Construction deaths spark Ontario review of health and safety

First thorough review since act came into force 30 years ago: Minister

On Christmas Eve 2009, four construction workers died in Toronto when the scaffolding they were working on collapsed. A fifth worker was seriously injured.

The five men, all migrant workers, were on a swing stage working on a 13th-floor balcony of an apartment building. None of them was wearing a safety harness.

In 2009, 50 people died in workplace accidents in Ontario, 16 of whom were doing construction work. So far this year, there have been several other deaths of construction workers in the province, including a worker who died on March 12 when he plummeted 32 feet through a hole in the floor of a construction site at a University of Toronto campus.

“Whenever there’s a fatality, it’s tragic,” said Ontario Minister of Labour Peter Fonseca.

Following the Christmas Eve incident, the ministry released a hazard alert to the entire construction sector and commenced a safety blitz on swing scaffolding. The ministry also reached out to the construction sector to find out what more could be done to ensure the safety of workers, said Fonseca.

Those consultations highlighted the need for more training and to look into the effect of the underground economy on safety practices, he said.

Based on the consultations, the ministry decided to assemble a 10-person panel, representing a cross-section of stakeholders, to conduct a comprehensive review of the province’s entire health and safety system, including prevention and enforcement.

“This is an opportunity for us to take a quantum leap in health and safety in the province of Ontario,” said Fonseca. “This is the most significant thing we’ve done in the last 30 years since our occupational health and safety act.”

The panel is chaired by Tony Dean, a professor in the school of public policy and governance at the University of Toronto, and has representatives from the Ontario Federation of Labour, the Construction Trades Council of Ontario, Loblaw, Hydro One and the Workers’ Safety and Insurance Board (WSIB).

The panel will research best-in-class approaches to improving workplace safety and look at a range of issues including entry-level safety training, the impact of the underground economy on health and safety practices and how existing occupational health and safety legislation serves worker safety.

“We know they’re going to identify many of our strengths, we want to build on those strengths, but they’re also going to identify areas that need improving. We want to ensure we find the best practices, that we get it right, and we improve some of our systems as they pertain to enforcement and prevention,” said Fonseca.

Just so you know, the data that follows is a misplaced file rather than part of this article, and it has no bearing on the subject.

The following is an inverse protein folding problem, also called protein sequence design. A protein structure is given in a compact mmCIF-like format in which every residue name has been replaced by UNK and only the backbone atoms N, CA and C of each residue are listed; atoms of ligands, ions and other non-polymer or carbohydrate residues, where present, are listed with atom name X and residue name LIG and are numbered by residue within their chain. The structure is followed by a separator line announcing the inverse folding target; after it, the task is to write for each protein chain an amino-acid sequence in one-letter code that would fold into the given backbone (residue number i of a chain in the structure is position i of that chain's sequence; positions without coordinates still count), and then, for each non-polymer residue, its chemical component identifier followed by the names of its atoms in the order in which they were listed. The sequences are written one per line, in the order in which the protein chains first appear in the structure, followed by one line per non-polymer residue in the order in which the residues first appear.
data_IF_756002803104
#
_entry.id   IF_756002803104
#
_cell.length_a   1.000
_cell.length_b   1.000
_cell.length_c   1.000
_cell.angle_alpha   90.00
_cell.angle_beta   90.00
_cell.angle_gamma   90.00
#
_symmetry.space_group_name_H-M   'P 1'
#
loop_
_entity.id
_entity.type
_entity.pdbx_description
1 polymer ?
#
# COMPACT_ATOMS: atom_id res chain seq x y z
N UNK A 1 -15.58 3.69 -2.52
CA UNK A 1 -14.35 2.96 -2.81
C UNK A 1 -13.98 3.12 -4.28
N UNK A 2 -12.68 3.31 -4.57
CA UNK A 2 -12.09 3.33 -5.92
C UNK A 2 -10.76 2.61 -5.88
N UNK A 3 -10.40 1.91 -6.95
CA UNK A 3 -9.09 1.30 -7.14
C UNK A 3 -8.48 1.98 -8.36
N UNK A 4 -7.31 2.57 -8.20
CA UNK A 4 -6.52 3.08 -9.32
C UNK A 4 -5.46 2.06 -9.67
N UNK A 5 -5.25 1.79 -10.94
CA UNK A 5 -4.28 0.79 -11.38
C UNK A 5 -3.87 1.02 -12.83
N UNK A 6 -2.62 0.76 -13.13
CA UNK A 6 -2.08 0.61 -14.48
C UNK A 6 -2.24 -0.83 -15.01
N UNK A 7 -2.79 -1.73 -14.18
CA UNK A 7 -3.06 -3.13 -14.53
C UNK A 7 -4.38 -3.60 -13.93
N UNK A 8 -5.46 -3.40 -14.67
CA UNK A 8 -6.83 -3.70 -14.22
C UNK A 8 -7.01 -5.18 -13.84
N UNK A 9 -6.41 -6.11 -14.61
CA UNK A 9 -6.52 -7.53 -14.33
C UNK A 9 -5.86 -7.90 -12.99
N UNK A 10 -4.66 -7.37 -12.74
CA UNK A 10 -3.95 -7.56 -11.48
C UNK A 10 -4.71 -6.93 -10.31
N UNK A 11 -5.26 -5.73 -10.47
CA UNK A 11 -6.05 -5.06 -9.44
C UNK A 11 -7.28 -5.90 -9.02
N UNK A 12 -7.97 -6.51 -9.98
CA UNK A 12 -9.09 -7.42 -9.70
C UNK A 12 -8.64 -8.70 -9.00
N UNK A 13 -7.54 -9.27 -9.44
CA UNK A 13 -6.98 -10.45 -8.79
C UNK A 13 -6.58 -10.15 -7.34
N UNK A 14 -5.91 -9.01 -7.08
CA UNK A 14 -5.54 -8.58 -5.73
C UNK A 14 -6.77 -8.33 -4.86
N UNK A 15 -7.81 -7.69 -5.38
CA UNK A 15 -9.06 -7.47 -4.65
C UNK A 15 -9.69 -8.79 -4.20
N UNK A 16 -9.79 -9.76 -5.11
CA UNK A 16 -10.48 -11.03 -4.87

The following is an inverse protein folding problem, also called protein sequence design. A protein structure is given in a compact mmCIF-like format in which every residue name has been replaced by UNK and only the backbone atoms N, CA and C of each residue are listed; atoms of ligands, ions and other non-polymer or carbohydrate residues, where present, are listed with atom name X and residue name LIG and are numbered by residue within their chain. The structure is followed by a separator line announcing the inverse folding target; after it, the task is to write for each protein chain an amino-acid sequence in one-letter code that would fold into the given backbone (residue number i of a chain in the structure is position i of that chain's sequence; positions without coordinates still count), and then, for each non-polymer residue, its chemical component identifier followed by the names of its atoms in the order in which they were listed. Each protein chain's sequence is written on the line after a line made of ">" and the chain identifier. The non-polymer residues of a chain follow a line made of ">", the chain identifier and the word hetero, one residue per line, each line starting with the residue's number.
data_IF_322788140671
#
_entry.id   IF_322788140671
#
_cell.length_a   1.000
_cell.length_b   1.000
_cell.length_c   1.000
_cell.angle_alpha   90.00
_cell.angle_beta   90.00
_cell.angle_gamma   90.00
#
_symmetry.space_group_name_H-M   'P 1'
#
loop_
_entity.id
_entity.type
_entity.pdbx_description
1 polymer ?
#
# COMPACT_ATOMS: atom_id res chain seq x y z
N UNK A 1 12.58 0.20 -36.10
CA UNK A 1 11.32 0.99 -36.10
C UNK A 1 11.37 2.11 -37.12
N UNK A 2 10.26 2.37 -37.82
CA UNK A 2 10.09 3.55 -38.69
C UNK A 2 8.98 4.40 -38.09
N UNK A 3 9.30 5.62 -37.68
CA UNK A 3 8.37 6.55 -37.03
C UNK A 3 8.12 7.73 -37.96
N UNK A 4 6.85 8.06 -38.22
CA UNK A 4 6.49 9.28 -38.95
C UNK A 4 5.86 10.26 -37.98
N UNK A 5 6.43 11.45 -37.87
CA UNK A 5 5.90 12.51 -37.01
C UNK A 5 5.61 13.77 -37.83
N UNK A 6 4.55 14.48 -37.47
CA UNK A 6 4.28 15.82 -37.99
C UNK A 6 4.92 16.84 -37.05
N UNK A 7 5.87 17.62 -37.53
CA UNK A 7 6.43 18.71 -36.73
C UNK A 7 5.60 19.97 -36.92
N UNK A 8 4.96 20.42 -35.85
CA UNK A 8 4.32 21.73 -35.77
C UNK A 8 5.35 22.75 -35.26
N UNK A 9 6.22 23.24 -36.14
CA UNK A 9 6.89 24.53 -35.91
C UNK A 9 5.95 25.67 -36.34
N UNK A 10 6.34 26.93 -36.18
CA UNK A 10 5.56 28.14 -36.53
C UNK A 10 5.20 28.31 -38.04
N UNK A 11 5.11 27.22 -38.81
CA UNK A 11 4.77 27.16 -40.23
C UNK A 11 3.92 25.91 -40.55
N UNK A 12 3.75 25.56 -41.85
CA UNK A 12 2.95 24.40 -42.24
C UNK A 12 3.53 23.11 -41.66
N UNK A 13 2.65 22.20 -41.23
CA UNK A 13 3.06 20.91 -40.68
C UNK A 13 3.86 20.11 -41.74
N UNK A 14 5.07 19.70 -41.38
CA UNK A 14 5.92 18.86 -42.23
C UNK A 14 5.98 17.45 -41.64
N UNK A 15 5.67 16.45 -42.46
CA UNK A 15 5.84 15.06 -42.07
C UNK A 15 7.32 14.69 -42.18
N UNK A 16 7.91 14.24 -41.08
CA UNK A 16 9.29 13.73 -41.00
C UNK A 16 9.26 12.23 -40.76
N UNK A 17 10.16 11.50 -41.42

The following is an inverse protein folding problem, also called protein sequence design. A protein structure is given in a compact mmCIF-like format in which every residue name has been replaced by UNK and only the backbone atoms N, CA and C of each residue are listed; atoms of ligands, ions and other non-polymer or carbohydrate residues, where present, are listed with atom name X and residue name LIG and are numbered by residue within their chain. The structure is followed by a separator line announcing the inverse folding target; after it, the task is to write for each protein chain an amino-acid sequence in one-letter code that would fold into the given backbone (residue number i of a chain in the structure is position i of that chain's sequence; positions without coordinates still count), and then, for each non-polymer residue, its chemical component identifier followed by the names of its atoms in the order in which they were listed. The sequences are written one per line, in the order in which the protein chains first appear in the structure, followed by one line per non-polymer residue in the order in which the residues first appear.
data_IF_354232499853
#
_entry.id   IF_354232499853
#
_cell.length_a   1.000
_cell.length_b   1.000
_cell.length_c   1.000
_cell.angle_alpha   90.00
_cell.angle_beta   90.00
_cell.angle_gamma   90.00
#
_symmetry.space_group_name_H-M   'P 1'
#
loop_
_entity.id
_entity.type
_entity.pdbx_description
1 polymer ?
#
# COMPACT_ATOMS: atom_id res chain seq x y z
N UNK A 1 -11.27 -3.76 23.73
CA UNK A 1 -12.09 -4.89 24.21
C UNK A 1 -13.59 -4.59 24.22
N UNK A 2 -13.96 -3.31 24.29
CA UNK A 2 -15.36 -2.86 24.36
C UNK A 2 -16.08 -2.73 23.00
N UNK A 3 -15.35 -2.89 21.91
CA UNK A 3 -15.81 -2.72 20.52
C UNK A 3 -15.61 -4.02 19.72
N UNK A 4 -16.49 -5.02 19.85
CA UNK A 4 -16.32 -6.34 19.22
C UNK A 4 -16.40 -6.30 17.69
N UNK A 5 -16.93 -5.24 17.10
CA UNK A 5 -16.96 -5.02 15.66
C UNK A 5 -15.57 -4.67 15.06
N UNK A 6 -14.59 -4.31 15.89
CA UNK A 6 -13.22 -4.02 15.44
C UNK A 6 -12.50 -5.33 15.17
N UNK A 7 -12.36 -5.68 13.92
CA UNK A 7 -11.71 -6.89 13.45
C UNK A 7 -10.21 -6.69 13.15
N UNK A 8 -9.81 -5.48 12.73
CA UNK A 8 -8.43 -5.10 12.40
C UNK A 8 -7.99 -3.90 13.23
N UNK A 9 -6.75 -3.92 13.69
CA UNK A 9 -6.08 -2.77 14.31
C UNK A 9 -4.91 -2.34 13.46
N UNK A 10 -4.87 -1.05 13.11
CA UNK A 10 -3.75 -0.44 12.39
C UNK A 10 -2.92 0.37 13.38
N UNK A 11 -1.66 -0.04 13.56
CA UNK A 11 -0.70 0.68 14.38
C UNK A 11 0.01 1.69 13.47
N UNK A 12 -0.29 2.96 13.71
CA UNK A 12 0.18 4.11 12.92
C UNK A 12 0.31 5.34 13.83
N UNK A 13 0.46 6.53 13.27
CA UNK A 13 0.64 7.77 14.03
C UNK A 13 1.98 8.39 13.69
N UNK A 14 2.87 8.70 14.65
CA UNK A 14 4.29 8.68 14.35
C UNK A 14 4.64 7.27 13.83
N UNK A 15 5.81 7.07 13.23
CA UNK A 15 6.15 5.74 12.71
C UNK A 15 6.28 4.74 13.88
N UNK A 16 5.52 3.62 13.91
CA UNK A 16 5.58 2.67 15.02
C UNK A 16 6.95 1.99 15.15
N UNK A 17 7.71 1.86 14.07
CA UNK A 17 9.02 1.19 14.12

The public is invited to participate in the review online or at in-person consultations around the province starting this spring. The panel will then report back to the minister with recommendations by the end of the year.

“There hasn’t been a review for a considerable period of time and the minister of labour wants us to be comprehensive in looking at the system that’s in place for both preventing injuries, illnesses and fatalities and also for enforcing compliance,” said Dean.

The panel will look at the delivery of prevention and enforcement services, including incentive programs such as the WSIB’s workers’ compensation premium rebate program for employers. It will also consider whether training should be mandatory in certain areas and look at the role of health and safety committees.

“We’re also looking at vulnerable employees and those who are currently outside the reach of some of the protections that should be available to them,” said Dean. Vulnerable workers include those in the underground economy as well as temporary or migrant workers and recent immigrants, he said.

“There isn’t any one thing that we can do to make a significant breakthrough. This is about finding all the points of influence that contribute to a culture of safety in workplaces,” said Dean.

Recommendations that come out of the panel will likely involve broad, systemic changes rather than a wholesale re-working of the occupational health and safety act, said Jeremy Warning, an associate at law firm Heenan Blaikie in Toronto.

“It will probably be evolutionary change and not revolutionary change,” he said.

While employer interests in the review will vary depending on the sector, the construction industry in particular is keen on standardized training so employers will know workers, who often travel from job to job, have at least a basic level of training, said Warning.

“Their workforce is quite transient and short-lived in the sense that they may only work on a particular project for a period or lifespan of that project and then move on to work for another organization,” he said.

Worker safety is a shared responsibility, said Fonseca, which is why employers, labour groups, workers, governments and health and safety associations all have to work together to improve the system.

“Our most valuable, our greatest resource that we have here in Ontario, are our people. We want to ensure that those people who go to work and put in a hard day’s work everyday come home safe and sound at the end of the day,” he said.

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